Looking at what’s going on at the national level, it’s not hard to imagine that some of this behavior began early. Bullying is repugnant. Victims aren’t the ones to blame; they need to be protected so they’re comfortable naming names. The players involved in these incidents and fellow team members need to reflect on the behavior and find productive ways to use their time.  Let’s hope they learn about bullying and work to prevent it.

 

 

 

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Turning Night Into Day

Turning Night Into Day. Reblogged from Naomi Baltuck.

A perfect Yom Kippur message.

Posted in art, holidays, Judaism, parenting, Writing | Tagged , , , , , , | 9 Comments

Not my Grandmother’s Honey Cake

The mixed aromas of honey, strong coffee, whiskey, orange juice and cinnamon are wafting through the house. I’m making honey cake in preparation for Rosh Hashanah, the Jewish New Year that begins tomorrow at sunset. Honey cake and dipping apples in honey symbolize the wish for a good and sweet year.

My mother, in her kitchen, is making her famous chicken soup and matzo balls, which we eat on every holiday not only Passover. Hers are the fluffiest and lightest ever, made so by the addition of some club soda. My daughter in-law is gathering the traditional foods associated with the holiday, beets, dates, pomegranates and fish heads among them. She’s baking challah with the help of two of the grands.

In my kitchen, I think of my grandmothers, who dutifully prepared for holiday meals. My paternal grandmother Rosie made the best apple strudel. Her recipe, passed to my siblings and cousins, doesn’t include exact measurements. She expertly knew how much of each ingredient to add. My grandmother Mae made chopped liver and chocolate cake. Neither used recipes for soups and stews.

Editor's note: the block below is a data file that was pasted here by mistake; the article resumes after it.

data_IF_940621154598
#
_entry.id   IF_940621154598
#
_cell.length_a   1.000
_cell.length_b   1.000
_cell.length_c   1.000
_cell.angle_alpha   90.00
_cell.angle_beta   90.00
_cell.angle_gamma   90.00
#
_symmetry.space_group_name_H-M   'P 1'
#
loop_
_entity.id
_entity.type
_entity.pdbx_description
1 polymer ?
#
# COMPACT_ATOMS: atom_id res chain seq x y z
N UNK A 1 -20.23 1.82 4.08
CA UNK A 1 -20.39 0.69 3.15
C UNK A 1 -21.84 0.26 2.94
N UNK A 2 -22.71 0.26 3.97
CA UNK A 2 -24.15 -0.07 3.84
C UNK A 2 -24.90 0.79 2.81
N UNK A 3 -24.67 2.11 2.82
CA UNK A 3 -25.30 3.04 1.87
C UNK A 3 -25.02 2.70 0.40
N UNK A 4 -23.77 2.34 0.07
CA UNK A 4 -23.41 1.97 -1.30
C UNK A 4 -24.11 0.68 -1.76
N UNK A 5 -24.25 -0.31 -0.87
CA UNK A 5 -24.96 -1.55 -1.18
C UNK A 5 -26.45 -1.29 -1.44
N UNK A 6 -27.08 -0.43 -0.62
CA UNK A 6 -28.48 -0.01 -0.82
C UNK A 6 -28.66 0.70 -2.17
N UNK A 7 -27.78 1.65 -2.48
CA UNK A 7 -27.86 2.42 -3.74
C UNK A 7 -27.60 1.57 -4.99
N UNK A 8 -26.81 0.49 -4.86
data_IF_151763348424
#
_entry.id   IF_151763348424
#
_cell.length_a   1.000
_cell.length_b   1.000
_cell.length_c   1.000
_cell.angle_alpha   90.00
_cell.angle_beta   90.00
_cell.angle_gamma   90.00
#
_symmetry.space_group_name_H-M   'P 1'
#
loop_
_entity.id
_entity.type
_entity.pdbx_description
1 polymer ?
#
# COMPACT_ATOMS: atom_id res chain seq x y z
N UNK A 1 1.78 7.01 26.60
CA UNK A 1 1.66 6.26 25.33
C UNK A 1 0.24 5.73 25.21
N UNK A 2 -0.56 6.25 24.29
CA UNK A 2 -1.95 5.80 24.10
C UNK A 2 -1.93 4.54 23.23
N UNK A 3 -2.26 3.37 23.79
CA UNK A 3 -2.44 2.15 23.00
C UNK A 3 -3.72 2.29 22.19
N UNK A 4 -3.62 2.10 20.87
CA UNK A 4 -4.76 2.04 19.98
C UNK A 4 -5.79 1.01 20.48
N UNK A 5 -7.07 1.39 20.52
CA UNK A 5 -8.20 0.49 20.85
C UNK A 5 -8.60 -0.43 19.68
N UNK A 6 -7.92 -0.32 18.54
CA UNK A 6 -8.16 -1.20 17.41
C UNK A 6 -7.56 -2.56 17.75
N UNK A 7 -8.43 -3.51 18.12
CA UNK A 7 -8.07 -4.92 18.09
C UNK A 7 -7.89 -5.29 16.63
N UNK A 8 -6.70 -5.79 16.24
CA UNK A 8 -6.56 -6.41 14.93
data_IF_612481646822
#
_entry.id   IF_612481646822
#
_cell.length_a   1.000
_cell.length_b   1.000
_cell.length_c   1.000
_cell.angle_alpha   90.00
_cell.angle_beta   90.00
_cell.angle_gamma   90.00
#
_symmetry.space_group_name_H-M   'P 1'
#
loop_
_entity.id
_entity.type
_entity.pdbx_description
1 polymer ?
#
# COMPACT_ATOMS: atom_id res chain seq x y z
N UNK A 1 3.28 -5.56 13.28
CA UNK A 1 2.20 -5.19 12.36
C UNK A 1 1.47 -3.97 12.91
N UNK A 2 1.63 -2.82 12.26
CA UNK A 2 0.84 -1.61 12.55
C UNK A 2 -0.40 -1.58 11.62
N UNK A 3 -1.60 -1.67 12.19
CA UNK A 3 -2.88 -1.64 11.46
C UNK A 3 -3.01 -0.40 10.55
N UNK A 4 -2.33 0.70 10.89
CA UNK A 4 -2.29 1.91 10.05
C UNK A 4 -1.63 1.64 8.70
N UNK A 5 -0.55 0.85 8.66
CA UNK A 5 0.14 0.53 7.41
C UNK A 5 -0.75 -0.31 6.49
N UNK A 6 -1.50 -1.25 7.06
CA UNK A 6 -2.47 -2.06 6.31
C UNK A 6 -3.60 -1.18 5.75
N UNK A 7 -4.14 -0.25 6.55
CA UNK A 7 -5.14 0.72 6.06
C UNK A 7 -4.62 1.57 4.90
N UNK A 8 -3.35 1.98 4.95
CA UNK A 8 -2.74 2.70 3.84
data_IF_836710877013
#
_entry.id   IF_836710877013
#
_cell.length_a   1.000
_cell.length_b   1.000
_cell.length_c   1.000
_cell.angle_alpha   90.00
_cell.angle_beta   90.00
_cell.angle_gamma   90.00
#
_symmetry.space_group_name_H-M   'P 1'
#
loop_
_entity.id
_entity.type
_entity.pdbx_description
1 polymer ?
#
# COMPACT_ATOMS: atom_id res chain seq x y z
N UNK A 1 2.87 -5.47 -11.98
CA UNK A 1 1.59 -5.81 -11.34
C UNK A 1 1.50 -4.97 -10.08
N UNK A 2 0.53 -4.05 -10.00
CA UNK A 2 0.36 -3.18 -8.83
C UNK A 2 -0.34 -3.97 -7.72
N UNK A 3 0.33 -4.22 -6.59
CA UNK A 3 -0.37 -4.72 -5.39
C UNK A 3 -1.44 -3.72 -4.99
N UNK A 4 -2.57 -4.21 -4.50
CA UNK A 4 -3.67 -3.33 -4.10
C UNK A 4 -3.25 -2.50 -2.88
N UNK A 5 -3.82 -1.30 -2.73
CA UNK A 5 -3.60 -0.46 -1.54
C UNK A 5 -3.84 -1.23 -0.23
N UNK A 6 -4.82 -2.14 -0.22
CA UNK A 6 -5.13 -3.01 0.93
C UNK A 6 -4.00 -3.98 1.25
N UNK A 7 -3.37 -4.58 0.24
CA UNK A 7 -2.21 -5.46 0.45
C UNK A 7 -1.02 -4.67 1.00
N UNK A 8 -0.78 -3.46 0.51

Unlike my honey cake. I read different recipes. My daughter in-law asked me to make the one I made in May for a grandson’s Upsherin, eaten to symbolize the sweetness of learning that begins at age 3.  I couldn’t remember which recipe I used. Loaded with ingredients, it’s hard finding the right balance of not too sweet and not too dry. Hadassah magazine features a recipe it claimed never fails, as long a you follow the directions exactly.  I compared it to ones I’ve made and decided to try it.

On Thursday, I’ll listen to my son blow the shofar at the Columbia University Chabad. Later in the day, we’ll walk to the Hudson River and join thousands of New York City Jews in the Tashlich ceremony, symbolically  casting away our sins into the water.

L’Shana Tova, Happy New Year to all.

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California Cycling

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Through redwood forests

We spent five days cycling through Napa and Sonoma counties, taking in the vast panoramas of California, from hot desert climbs to cool coastal descents.

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Open roads, no traffic

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Small bridges

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Bikes get premier parking.

Bikes get premier parking.

And park where no car can

And park where no car can

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Conquering Fear: The Golden Gate Bridge

We’re in San Francisco for a few days visiting our daughter before a 5 day bike trip touring Napa and Sonoma wine country.

My husband assembled our Ritchey bikes—called breakaways—that come apart and load into such huge boxes that people often ask if we’re in a band. He put them together (I went to a yoga class a the local Y), and we wanted to test them out before the journey begins tomorrow. Everyone suggested  we ride across the Golden Gate Bridge and then take the ferry back from Sausalito, a picturesque residential community across the bay.